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Each feature update to Windows 10 is supported for approximately 18 months after its release, and it is quickly becoming apparent that companies are not cycling through each feature update once they are released.
But should they keep updating Windows 10 at this pace or should they slow things down a bit? Since the initial release of Windows 10, Microsoft has made four major feature updates available for their latest operating system.
So you're staring down a minimum of 14 updates annually.
Well I believe it might just be time to tweak that approach – at least when it comes to updating Windows 10.
There are some that are even looking at deploying the Long Term Servicing Branch (LTSB) version of Windows 10 to avoid the heavier update cycle in the Semi-Annual Channel (SAC).
Microsoft states that LTSB should not be deployed on production machines but that is not stopping companies from seriously considering this move to slow down the pace of feature updates around Windows 10.
So instead of fighting this hesitation from enterprise and business customers, Microsoft should embrace this approach and shift to one feature update each calendar year.
This will still get new capabilities out into the operating system much faster than the three year cycle of service packs that existed in previous versions of Windows and yet give organizations a more manageable update cycle.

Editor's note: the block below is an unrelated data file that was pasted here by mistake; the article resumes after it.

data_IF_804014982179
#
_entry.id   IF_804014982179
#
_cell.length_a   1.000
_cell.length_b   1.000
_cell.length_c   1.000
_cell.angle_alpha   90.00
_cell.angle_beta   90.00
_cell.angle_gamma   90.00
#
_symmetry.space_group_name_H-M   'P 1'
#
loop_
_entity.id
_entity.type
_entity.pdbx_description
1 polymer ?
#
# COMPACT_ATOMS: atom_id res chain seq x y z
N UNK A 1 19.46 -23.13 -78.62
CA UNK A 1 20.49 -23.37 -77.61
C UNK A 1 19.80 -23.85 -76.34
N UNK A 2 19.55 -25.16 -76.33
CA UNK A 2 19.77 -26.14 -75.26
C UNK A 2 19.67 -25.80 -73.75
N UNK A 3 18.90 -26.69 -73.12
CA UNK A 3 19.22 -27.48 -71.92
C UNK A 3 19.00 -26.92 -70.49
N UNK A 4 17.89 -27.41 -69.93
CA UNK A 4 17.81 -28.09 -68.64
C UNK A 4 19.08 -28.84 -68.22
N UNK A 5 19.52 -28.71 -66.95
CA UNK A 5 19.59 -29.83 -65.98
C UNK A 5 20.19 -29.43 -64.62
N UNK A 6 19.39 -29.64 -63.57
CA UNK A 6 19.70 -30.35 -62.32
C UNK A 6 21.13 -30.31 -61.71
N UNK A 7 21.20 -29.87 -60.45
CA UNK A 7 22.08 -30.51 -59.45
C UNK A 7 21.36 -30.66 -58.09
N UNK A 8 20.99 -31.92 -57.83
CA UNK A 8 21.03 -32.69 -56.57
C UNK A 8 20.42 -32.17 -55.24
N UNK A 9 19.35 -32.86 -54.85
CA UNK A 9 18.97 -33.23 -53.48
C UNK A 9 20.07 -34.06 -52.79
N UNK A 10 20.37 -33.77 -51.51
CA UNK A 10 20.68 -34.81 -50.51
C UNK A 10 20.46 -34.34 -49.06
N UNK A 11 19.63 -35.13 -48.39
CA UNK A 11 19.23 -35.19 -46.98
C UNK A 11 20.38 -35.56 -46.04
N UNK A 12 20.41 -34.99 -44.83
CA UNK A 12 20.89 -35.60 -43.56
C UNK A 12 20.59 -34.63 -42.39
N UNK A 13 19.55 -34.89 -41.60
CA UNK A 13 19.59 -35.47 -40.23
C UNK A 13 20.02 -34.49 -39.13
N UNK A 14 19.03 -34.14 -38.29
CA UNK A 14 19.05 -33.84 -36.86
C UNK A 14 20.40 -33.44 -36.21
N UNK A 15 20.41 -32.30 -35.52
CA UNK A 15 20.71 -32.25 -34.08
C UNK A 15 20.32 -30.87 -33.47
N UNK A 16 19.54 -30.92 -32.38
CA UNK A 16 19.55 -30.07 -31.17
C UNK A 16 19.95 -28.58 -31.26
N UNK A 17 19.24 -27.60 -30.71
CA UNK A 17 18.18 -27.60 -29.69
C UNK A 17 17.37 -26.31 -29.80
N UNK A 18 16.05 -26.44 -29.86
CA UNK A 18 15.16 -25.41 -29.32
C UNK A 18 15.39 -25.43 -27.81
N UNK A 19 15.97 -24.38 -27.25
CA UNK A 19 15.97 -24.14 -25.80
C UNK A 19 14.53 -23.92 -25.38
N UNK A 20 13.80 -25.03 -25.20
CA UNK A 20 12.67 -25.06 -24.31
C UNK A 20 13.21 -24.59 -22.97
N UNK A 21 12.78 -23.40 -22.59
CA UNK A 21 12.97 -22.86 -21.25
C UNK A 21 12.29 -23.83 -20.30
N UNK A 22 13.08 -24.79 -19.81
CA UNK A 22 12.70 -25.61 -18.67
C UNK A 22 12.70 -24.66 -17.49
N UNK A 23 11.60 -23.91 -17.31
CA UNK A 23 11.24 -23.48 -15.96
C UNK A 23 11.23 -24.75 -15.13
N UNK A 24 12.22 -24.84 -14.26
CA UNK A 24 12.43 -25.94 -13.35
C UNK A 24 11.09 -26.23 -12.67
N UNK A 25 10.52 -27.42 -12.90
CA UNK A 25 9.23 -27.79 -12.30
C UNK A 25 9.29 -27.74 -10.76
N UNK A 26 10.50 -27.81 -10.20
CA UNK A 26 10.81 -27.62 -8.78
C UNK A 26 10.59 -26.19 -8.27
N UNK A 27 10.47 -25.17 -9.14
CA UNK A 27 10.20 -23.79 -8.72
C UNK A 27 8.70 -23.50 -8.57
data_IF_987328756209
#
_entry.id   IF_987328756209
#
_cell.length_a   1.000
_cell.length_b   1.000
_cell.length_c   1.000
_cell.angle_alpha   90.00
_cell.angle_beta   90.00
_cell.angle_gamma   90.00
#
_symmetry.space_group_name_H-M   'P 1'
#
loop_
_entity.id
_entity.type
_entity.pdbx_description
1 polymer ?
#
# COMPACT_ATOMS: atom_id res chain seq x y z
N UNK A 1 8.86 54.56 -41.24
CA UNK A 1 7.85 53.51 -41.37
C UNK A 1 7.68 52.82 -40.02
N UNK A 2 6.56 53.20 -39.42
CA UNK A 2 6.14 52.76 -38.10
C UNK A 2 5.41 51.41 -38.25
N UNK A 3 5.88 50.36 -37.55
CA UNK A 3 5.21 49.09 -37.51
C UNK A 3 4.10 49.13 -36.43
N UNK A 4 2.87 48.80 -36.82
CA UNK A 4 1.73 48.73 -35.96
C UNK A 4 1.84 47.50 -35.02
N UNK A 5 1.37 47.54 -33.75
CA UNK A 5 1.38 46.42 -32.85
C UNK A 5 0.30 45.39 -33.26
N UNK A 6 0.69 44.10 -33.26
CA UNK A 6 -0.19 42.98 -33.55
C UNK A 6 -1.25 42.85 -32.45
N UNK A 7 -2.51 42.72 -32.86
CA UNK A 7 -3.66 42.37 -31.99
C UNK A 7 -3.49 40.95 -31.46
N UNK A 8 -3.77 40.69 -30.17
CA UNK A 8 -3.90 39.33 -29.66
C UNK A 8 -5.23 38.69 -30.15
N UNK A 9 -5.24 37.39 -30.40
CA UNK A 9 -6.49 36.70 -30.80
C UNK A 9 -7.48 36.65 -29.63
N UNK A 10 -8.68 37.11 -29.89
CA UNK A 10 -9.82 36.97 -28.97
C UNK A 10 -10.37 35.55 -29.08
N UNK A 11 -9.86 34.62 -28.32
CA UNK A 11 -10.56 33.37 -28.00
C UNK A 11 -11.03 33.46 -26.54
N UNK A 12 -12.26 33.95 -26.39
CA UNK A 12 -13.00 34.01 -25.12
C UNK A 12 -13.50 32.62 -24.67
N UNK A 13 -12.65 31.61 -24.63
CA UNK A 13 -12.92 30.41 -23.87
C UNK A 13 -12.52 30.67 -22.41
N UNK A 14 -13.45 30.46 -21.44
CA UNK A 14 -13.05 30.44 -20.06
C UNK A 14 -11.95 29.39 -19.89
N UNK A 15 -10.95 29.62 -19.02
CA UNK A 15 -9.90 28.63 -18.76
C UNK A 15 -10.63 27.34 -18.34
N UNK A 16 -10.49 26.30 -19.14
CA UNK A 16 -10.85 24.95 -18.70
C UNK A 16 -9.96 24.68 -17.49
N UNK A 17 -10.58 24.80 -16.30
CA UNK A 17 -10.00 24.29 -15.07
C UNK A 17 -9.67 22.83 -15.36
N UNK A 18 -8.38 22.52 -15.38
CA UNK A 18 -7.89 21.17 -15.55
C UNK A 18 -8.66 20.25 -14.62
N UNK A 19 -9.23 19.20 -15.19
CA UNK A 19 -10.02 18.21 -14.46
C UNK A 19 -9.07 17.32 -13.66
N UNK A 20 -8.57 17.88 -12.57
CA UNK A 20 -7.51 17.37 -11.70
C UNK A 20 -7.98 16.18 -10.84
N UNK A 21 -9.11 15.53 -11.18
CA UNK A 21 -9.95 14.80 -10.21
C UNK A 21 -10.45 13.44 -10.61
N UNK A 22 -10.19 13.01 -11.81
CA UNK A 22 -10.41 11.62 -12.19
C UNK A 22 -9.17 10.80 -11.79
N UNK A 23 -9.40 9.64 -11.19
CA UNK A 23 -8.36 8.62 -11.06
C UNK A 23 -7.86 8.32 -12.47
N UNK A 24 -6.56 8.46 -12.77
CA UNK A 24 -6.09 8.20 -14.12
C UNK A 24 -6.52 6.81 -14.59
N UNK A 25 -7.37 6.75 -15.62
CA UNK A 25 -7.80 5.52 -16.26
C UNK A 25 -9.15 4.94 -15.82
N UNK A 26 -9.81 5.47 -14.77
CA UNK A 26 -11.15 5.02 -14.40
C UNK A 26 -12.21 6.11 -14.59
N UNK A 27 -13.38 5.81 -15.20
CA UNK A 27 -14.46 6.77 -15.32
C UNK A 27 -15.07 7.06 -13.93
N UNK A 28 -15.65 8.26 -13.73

In addition to the semi-annual feature updates for Windows 10, Microsoft also builds out new cumulative updates for the OS which are released each month on Patch Tuesday.
These updates do not add new features but are used to address security, performance, and bugs that impact the functionality of Windows 10.
So in order to maximize the development and engineering methods that go towards updating Windows 10, I would say slot the feature update for the fall of each year because there is less disruption in the schedule around big holidays leading up to September and then put more folks behind the work to remedy bugs and performance issues in the monthly cumulative updates that are released.
This does not limit other products and services from shipping updates monthly or semi-annually, but if this smoothes out the bumps along the way to a feature release of Windows 10, then maybe it might be worth some consideration in these other areas of Microsoft.
There are some smart folks working at Microsoft so I am sure they could figure out how to make this happen.